Linas Jegelevicius in Vilnius -
Russia’s war in eastern Ukraine and the heightened tensions in the Baltics have spurred many Lithuanian entrepreneurs into seeking protection for their businesses by getting them insured. But it is not proving easy: nearly all Lithuanian insurance companies do not cover the kind of business threats that the country currently faces because of the difficulty in properly assessing them, and those that offer services do so at exorbitant rates. To the rescue have come some global insurance players, but even they are becoming increasingly wary of doing such business lately.
“The interest in that kind of insurance has been high in the region, and the Russian and Ukraine standoff has certainly been a significant trigger in the rise of the interest. However, we do no keep tabs on the statistics,” Tomas Kontautas, the plenipotentiary representative of Lloyd's of London in Lithuania, tells bne IntelliNews, adding that Lithuanian companies’ share in Lloyd's insurance portfolios is “not big”.
Kristina Penkaitiene, director of Baltic Underwriting Agency, an insurer also affiliated with Lloyd's, tells bne IntelliNews that over the first half of the year her company has been seeing a “robustly active” demand for a geopolitical risk-related insurance. “We’ve been sharing with the clients our good experience when it comes to risk management control. We’ve submitted several proposals, both vis-à-vis war risks and political instability [in Russia and Ukraine], but the clients have not come back with the agreements, perhaps owing to their high costs,” Penkaitiene says.
Lloyd's media relations department in London declined to provide any comment on the subject. However, a source knowledgeable about the international insurance market tells bne IntelliNews the increase in that type of insurance in Central and Eastern Europe has been “considerable”.
Among the few Baltic companies that cater to the geopolitical fearful is Balto Link, a Lithuania-based insurance company. Its director, Robertas Saltis, tells bne IntelliNews that there have been “increasing numbers” of that sort of insurance seekers. “We have a couple dozen warfare and geopolitical uncertainty-related insurance cases. The subject of that kind of insurance is property and asset expropriation in the wake of a regime change. There could be a whole lot more deals of that sort, but the high insurance costs deter many businessmen from signing up,” Saltis told.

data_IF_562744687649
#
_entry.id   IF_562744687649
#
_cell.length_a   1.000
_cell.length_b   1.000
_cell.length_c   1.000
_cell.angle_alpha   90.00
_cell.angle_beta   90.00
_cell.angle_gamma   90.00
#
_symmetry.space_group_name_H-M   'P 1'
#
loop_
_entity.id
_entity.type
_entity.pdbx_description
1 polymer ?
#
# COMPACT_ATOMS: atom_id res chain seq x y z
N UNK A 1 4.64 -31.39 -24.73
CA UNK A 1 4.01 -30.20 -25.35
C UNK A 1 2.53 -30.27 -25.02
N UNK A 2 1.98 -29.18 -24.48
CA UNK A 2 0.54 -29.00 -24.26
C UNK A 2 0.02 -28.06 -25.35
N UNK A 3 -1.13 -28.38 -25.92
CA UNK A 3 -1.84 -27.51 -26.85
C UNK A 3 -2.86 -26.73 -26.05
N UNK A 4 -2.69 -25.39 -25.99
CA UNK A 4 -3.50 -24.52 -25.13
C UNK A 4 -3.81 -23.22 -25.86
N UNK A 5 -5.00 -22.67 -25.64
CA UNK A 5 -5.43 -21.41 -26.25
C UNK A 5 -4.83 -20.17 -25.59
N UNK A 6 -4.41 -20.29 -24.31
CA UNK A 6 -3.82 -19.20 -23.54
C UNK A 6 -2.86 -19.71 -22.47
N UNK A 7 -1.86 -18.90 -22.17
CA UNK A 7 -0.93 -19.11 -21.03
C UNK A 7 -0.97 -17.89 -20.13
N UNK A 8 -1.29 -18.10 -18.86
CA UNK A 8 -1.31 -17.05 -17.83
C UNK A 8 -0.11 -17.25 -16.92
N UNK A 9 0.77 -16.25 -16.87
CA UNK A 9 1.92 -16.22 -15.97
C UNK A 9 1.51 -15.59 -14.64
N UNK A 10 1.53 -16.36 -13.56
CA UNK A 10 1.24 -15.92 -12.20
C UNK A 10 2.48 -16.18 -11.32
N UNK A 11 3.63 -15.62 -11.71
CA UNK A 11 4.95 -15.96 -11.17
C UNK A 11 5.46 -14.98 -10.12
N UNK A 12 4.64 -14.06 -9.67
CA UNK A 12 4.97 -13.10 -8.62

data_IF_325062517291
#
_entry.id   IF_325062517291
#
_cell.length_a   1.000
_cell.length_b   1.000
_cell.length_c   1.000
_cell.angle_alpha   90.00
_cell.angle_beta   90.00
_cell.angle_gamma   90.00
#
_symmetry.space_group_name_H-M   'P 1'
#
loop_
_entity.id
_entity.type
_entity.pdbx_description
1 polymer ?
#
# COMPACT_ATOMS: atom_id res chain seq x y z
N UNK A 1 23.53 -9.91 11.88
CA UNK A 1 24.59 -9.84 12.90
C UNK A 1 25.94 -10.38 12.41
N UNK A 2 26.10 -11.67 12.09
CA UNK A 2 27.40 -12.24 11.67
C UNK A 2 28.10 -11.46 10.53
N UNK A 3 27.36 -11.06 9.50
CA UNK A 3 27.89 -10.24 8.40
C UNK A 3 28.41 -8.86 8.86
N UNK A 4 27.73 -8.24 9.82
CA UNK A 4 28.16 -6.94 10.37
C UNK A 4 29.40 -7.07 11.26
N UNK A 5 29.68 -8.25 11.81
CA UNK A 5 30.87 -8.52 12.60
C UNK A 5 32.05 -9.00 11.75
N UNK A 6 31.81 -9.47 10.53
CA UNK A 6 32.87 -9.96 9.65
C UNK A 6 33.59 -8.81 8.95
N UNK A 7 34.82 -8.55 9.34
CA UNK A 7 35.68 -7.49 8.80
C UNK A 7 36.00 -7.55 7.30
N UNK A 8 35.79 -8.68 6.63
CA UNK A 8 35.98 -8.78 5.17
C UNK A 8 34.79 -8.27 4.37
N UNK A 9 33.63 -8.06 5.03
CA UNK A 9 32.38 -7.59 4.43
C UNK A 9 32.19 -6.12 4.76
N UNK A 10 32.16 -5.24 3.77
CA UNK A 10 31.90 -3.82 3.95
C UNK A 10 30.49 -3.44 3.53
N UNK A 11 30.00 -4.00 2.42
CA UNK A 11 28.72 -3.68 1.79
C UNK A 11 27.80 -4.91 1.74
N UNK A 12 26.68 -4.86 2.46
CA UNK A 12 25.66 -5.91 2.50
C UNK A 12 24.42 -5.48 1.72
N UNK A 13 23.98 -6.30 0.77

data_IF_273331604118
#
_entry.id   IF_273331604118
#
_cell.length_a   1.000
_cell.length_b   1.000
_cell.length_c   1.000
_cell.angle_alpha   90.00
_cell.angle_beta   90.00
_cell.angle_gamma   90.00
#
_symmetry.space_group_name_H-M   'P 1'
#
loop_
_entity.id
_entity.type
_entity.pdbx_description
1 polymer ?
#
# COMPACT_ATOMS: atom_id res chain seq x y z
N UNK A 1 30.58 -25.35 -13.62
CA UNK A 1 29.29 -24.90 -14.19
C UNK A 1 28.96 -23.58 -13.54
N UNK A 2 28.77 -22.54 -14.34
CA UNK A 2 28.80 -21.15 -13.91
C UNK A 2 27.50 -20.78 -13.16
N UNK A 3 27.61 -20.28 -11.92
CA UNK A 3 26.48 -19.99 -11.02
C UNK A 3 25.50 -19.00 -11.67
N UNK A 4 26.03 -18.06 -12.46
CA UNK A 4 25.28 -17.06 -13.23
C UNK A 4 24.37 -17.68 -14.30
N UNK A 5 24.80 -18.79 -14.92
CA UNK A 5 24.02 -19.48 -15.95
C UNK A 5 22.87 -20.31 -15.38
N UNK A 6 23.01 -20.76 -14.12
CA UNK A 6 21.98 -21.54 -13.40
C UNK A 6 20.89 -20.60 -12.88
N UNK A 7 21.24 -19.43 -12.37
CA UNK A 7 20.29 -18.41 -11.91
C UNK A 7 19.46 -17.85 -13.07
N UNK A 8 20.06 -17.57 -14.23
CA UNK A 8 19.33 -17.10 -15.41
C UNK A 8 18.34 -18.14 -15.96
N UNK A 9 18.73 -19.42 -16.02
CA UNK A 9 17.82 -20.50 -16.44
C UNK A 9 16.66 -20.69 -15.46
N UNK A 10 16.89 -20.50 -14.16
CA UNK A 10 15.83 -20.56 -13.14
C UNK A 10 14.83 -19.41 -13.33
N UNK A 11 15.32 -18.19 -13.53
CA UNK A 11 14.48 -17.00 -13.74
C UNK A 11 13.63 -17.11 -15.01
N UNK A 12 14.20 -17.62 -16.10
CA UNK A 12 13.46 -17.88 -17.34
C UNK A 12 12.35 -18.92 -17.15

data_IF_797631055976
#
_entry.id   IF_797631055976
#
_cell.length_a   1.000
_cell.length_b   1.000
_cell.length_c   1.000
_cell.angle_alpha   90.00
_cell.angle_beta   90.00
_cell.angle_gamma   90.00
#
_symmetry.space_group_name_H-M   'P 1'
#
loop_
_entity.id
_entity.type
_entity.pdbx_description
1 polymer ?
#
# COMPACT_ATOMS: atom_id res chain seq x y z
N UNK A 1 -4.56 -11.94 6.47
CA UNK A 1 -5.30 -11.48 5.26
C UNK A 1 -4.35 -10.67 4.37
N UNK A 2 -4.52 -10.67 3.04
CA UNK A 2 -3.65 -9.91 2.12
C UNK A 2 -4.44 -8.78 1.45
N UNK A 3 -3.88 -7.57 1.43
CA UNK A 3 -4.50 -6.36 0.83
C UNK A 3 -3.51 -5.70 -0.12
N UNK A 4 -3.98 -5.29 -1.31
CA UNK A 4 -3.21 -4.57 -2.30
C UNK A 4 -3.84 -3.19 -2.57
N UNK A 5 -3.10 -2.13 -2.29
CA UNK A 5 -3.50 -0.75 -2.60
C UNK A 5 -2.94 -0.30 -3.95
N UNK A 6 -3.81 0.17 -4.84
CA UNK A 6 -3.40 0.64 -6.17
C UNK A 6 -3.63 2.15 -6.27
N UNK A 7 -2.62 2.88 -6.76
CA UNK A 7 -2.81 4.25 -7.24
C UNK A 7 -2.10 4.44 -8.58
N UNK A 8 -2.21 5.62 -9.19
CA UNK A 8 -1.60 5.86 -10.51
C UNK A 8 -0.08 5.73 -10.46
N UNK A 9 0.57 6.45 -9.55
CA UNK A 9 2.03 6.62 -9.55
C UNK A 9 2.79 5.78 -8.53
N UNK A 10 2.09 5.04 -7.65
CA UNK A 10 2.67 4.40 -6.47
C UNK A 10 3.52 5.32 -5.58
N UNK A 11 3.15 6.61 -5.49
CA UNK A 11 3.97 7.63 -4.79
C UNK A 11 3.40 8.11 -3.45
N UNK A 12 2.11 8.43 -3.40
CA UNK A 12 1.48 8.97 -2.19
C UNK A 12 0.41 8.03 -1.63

Getting coverage from the Baltic insurer for warfare-inflicted damage costs 0.05-0.1% of the asset value per year. Importantly, warfare risks themselves are not covered. “It would be too risky in the circumstances. Besides, defining what should be considered a warfare risk and what is not is too difficult,” he emphasizes.
Insuring asset seizure or property damage as a result of a regime change is even costlier – Balto Link charges 0.5% of the asset value yearly. The vast majority of Lithuanian insurance companies, however, do not cover regime change-caused forfeits at all.
As the situation in Ukraine is still seen by many insurance providers as too fluid and unpredictable, some of the insurers who might’ve been willing to address Lithuanian business’ apprehensions in the country before have now halted services indefinitely. “We were offering business insurance in case of asset confiscation in Ukraine before 2012, but with the hotspots in the country popping up, we decided to discontinue them. Well, to be precise, we kept reviewing such requests case-by-case until 2014 with a credible warrantor coming forward and vouching for the insurance seekers, but it has been an exception to the rule,” Mantvydas Stareika, director general of Coface Austria Kreditversicherung AG Lithuania, tells bne IntelliNews. “From 2014 we do not assume, insurance-wise, any risks in the country.”
Ukraine is not the only country that insurers currently distrust. Russia and Belarus, which seem a lot more stable to many, lack insurers’ credibility too. “Insurers are especially wary of the latter, hence the extremely high annual insurance rates set by Lithuanian insurance companies – up to 3-5% of the asset value in case of property confiscation, following a potential change of the Belarusian political regime,” Andrius Romanovskis, executive director of Lithuania’s Insurers Association (LIA), tells bne IntelliNews.
As insurers won’t disclose the names of their clients, some of which are thought to be major companies, small and medium-sized business owners with a foot in Ukraine have their own take on the Ukraine-based business insurance. “None of my fellow counterparts, me including, had given a thought on getting the business risks insured. And neither of us would be able to pay the premiums. It is for other tier players I am not familiar with,” Aloyzas Dirse, owner of JSC Pavlita, a haulage company operating in Ukraine, tells bne IntelliNews.
The hauler has seen his turnover shrink by half over the last few years and admitted to having dealt with “tons of hurdles” for the business over the last couple of years in Ukraine.
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